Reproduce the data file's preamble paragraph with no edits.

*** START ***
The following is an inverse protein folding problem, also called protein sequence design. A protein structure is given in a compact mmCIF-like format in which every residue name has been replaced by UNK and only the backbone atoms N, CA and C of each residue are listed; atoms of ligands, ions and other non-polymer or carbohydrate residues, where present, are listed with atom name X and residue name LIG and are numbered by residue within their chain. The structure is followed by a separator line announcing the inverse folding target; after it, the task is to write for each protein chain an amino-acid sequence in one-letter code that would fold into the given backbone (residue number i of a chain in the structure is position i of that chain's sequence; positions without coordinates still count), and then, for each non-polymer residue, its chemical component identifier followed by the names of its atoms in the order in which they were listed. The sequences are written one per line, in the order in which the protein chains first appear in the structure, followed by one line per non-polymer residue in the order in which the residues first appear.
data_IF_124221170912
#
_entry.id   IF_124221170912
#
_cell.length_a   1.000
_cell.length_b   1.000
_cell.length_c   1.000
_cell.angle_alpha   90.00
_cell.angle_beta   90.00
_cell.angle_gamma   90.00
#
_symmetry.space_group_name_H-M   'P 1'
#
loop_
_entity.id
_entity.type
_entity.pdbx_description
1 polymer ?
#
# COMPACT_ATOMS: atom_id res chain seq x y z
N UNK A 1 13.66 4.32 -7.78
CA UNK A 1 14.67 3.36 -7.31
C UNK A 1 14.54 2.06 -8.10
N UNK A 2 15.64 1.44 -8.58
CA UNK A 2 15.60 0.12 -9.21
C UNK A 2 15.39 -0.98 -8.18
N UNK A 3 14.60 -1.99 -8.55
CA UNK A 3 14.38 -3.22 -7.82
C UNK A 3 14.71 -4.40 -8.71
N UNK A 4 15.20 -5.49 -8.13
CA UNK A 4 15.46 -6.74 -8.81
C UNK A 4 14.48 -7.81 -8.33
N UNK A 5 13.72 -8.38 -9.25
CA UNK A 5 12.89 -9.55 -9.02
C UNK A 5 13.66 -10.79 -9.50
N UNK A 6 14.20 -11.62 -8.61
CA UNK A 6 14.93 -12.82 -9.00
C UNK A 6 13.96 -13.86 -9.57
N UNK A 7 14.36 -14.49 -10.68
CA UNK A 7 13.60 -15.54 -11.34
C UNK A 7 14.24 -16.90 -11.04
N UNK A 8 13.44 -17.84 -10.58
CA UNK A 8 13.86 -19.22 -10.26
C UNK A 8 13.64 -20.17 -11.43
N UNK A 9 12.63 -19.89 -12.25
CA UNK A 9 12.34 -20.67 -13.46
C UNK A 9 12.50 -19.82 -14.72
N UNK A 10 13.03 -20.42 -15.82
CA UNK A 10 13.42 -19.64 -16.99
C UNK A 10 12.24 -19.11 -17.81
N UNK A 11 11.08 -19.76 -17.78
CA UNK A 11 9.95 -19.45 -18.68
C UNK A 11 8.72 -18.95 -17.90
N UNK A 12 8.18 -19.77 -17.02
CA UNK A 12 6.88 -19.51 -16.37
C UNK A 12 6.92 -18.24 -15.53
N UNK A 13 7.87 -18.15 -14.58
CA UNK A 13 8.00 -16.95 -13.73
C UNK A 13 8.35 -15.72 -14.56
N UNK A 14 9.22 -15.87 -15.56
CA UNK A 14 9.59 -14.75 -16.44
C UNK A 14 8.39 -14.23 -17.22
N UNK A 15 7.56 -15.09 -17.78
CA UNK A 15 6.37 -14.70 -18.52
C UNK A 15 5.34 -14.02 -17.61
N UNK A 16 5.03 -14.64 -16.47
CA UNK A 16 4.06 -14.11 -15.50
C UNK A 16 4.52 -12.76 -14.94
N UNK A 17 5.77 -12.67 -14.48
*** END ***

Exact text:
The following is an inverse protein folding problem, also called protein sequence design. A protein structure is given in a compact mmCIF-like format in which every residue name has been replaced by UNK and only the backbone atoms N, CA and C of each residue are listed; atoms of ligands, ions and other non-polymer or carbohydrate residues, where present, are listed with atom name X and residue name LIG and are numbered by residue within their chain. The structure is followed by a separator line announcing the inverse folding target; after it, the task is to write for each protein chain an amino-acid sequence in one-letter code that would fold into the given backbone (residue number i of a chain in the structure is position i of that chain's sequence; positions without coordinates still count), and then, for each non-polymer residue, its chemical component identifier followed by the names of its atoms in the order in which they were listed. The sequences are written one per line, in the order in which the protein chains first appear in the structure, followed by one line per non-polymer residue in the order in which the residues first appear.